Stiff competition in the aftermarket has gotten Lycoming to drop their prices on cylinders when aftermarket cylinders (also known as PMA, or Parts Manufacturing Authority, cylinders) are available. This has created a two-tier system for Lycoming engine owners. When the engine is common, such as many of the parallel-valve IO-360s, there are at least four options: Factory-new from Lycoming, PMA cylinders from ECI or Superior, or overhauls. Any of the first three will run you around $1000 a jug. The overhaul may be only $100-150 less. Given the potential for longer field life of new cylinders, owners and shops simply arent bothering with overhauled cylinders on these engines and many are happy with Lycomings product. In the words of Alex Courtney of Penn Yann Aero, “We see about a 50-50 split between OEM and aftermarket cylinders … but the Lycoming nitrided barrels just work.”
Its a different story for angle-valve IO-360s where its either factory-new or overhaul. The price delta can be over $800 per cylinder. Based on comments from our surveys and talking to shops, few owners are opting for overhauled cylinders We suspect this may be skewing the results of how many Lycoming owners used factory new and would do so again. They simply see no other choice.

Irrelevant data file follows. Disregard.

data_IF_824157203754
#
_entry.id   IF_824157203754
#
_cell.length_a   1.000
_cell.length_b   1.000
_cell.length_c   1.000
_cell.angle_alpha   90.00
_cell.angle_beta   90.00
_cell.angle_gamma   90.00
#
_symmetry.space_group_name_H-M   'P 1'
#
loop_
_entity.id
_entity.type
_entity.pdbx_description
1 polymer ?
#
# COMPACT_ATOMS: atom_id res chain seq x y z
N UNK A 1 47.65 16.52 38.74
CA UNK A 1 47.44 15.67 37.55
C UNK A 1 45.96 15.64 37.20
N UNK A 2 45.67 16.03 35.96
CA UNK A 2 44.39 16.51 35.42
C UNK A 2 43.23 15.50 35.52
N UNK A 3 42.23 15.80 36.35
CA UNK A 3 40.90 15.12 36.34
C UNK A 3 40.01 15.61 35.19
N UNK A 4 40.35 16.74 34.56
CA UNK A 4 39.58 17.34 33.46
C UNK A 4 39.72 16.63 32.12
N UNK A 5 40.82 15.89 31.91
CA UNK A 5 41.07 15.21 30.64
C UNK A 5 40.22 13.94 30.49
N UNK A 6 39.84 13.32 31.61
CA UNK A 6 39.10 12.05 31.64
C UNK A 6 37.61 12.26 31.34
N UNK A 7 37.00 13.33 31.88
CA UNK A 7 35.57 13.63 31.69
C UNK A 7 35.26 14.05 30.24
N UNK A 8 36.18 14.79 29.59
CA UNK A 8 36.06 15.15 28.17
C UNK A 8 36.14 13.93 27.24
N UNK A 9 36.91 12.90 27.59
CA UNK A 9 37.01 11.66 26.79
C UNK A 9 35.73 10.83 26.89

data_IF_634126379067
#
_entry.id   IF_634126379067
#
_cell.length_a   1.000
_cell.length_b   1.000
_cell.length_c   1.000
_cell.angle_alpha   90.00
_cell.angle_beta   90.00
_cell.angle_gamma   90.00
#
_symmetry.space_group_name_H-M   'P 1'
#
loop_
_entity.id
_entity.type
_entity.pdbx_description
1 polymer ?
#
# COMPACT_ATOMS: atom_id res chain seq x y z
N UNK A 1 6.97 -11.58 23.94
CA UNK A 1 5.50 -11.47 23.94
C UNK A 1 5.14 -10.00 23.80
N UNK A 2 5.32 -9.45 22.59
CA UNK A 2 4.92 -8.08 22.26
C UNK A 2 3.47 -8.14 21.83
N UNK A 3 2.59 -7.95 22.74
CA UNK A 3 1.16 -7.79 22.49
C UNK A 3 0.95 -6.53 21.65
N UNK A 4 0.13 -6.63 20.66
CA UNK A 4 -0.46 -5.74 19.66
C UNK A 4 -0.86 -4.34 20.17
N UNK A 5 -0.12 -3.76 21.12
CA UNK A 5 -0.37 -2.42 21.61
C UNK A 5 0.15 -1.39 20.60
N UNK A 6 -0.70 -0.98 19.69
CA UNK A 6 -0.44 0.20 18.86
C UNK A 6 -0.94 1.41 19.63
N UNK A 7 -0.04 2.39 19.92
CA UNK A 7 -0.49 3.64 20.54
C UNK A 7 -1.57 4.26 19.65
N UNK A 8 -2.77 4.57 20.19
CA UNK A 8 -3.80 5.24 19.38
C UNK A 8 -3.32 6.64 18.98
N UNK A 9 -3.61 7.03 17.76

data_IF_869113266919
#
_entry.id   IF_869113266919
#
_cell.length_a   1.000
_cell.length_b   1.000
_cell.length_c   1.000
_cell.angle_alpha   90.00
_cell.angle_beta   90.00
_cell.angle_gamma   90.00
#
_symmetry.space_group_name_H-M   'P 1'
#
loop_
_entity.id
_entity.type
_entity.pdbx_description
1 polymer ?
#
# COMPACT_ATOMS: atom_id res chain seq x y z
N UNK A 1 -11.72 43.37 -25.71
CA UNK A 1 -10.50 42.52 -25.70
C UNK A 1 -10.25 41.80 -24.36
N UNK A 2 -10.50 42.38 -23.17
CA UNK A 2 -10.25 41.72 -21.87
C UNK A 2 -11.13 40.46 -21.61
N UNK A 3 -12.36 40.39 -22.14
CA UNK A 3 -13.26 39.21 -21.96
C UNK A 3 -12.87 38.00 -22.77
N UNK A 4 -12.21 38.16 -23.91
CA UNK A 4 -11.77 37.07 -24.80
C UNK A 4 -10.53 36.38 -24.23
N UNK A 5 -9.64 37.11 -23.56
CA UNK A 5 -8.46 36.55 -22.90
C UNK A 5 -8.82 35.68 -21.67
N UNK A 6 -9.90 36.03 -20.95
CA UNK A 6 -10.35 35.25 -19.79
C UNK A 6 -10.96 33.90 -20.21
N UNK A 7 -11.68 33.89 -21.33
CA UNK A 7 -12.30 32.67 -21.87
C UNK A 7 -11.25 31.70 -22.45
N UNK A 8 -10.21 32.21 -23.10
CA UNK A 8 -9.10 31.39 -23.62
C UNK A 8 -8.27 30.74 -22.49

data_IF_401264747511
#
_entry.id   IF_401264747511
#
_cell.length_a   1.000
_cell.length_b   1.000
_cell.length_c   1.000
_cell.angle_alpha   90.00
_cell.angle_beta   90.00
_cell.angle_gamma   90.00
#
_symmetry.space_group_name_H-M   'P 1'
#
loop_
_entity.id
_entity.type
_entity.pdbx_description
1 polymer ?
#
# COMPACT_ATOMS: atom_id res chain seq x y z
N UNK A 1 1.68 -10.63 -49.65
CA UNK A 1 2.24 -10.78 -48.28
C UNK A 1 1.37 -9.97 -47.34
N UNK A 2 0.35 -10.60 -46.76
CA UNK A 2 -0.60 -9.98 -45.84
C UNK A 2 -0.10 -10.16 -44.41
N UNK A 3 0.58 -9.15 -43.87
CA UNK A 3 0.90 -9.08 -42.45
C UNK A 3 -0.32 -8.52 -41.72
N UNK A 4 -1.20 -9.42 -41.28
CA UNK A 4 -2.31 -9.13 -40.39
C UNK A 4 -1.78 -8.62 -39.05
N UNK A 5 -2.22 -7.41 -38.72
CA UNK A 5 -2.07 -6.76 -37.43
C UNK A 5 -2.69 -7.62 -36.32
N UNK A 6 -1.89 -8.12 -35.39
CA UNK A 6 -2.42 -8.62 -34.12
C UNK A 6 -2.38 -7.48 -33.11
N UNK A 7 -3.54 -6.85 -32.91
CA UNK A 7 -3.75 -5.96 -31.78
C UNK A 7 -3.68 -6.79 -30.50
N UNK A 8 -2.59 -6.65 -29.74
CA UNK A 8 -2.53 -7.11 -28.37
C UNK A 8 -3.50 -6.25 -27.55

We didnt see any areas that seemed particularly prone to failures, nor did we see any differences between quality in the past and currently. We did hear a few stories of parts that stood the test of time. The owner of a Piper Lance with a Lycoming IO-540 told us, “New Lycoming cylinders installed in 1983 made 2065 hours with the lowest compression at TBO being 74/80. There is no logbook entry indicating that the cylinders were ever removed from the engine for any reason. The same cylinders were overhauled and returned to service.”